Diplomacy Through Music in Afghanistan

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Herat, Afghanistan – June 5, 2012

My name is Peyton Tochterman. I’m a musician from the Blue Ridge Mountains of Virginia. I make my living writing, teaching and performing American folk music–the music that tells stories in notes, chords and verse about who we are and what we Americans are all about. And I’m now in war-torn Afghanistan.

Today, I’m with two friends and fellow musicians, Gary Green and Radoslav Lorkovic, in the shadows of the Hindu Kush, in one of the most difficult, dangerous and inhospitable places on our planet. We didn’t come here to climb the mountains.

We left Charlottesville, Virginia on May 26 and headed off for Afghanistan–a 30 hour “travel adventure” on two commercial airlines and then military aircraft “in theatre.” When we boarded our first flight at Dulles International Airport, I had my two best hand-made Rockbridge guitars, a little more than $131 dollars in my bank account and a solemn promise (by email, no less!!) that someone from the United States Government would meet us in Kabul. Talk about an act of faith!

The U.S. State Department invited us here as “cultural ambassadors.” What I didn’t know until we arrived was that I was THE Spokesman, representing The United States and showing how diplomacy can be shaped by the musical arts–even in war-ravaged Afghanistan. Given all I have read and heard about this place for more than a decade, I did not anticipate the magnificent reception awaiting us.

Since we have been here, news reports all across Afghanistan have complimented us for our “mini-concerts,” seminars and a “historic” performance at The Citadel (built by Alexander the Great) here in Herat. Critics in neighboring Iran were somewhat less gratifying. The Iranian press described our music as “dangerous” and “evil.”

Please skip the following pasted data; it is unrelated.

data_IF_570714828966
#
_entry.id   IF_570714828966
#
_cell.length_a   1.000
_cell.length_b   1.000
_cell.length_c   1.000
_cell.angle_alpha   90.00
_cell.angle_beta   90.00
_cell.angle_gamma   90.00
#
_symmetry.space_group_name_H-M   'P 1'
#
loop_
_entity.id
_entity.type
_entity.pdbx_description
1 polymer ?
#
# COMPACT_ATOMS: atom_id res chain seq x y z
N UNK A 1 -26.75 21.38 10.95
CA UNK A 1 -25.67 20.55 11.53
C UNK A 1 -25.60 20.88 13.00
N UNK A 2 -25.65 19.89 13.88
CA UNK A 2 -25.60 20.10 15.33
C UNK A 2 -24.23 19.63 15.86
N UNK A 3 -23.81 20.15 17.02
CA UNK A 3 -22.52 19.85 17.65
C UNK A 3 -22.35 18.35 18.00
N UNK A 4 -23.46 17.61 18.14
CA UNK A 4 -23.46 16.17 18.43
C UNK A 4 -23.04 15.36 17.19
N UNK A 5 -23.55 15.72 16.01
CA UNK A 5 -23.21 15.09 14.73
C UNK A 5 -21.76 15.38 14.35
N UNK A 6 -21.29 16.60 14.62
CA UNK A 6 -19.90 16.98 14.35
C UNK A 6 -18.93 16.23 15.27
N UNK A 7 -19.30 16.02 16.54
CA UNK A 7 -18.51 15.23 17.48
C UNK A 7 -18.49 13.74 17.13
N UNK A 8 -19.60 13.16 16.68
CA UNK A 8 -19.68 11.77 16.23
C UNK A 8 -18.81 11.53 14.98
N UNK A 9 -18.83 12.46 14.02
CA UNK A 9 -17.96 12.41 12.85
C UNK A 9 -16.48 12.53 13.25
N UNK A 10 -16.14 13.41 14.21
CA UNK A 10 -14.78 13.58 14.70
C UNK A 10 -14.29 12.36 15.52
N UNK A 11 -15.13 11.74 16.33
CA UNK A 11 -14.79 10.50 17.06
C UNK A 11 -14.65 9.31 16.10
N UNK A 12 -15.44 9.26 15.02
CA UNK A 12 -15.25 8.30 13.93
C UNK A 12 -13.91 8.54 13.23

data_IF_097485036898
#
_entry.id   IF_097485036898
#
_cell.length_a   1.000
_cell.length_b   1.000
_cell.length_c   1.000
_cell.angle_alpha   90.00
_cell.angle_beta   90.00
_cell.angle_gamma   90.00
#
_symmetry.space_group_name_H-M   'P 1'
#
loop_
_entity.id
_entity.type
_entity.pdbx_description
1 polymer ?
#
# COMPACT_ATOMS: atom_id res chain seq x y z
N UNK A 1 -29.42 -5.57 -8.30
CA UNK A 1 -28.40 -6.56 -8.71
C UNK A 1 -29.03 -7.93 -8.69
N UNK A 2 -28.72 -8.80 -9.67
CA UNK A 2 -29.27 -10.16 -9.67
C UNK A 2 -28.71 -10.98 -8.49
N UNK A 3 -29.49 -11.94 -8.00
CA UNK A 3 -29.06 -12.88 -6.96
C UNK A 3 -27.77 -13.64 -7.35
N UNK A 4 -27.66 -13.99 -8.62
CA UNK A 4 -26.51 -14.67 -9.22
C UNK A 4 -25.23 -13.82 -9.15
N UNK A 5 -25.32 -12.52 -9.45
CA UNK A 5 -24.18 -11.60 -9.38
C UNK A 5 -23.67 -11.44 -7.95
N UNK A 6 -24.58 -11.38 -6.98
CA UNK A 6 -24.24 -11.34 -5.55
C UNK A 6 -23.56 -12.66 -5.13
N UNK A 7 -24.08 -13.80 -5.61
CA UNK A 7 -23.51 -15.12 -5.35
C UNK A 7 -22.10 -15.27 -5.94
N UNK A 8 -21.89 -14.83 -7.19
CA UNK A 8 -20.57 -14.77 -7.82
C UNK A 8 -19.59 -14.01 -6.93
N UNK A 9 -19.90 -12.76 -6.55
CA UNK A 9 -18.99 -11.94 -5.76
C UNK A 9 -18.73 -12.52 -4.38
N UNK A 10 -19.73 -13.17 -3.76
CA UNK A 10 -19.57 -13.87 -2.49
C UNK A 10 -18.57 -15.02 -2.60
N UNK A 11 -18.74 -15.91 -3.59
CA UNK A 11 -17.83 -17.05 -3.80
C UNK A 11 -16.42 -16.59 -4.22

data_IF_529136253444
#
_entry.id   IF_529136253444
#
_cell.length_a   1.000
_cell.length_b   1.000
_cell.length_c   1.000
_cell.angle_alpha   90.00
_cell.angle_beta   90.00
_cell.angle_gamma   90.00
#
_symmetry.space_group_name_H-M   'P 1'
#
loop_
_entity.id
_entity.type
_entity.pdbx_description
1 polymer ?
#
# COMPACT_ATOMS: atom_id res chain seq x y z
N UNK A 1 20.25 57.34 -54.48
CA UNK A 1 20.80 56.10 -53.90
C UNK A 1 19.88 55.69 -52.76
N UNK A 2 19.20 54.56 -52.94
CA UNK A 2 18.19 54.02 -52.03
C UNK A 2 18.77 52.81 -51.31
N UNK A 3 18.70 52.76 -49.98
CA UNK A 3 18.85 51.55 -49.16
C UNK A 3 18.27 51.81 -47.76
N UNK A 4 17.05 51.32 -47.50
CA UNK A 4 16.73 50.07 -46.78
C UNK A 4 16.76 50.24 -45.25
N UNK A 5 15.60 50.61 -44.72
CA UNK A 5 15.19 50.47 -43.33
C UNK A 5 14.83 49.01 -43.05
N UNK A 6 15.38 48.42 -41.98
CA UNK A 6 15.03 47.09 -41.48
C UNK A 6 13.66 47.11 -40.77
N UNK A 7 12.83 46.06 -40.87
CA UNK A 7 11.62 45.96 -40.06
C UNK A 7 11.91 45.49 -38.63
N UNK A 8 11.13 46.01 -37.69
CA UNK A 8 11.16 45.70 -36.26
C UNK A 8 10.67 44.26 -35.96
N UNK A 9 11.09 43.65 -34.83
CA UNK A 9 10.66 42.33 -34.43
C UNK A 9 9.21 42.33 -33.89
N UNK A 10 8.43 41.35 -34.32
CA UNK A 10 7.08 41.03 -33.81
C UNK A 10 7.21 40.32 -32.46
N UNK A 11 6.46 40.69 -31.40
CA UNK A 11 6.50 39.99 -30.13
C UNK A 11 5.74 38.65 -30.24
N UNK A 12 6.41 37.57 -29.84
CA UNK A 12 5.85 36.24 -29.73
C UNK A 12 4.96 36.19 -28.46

Thankfully, the audiences and musicians we have met here in Afghanistan have been more appreciative. In little more than a week we have already met thousands of Afghans and found them to be kind, generous, hospitable, talented and honorable. They take great pride in their heritage and culture, but they also have a thirst for American folk music, for the stories we tell, our instruments and the way we play. The Afghan musicians with whom we played are some of the best in the world and were eager to share their masterful techniques and songs.

Some might ask “What difference can a folk singer from the Blue Ridge Mountains make in a tortured place like Afghanistan?” It’s a valid question–partly answered by one of the State Department officers who said our visit did “more for diplomacy between Afghanistan and the United States than any diplomat had done, more than any road that was built, or any power plant that was constructed in the last year.”

If nothing else, we are returning home reassured that music really is a universal language that can unite diverse peoples. We have proven to ourselves and others–U.S. and allied troops, elected officials, diplomats, students, children, and people of every walk of life – there are no borders for good music. We are all connected through music and we must continue to celebrate this connection, this language that is so important not just to our own culture, but also to cultures around this fascinating world of ours.

Download “Smile” off Peyton’s Tochterman’s debut album A New World for FREE with redemption code UTNEFREE.

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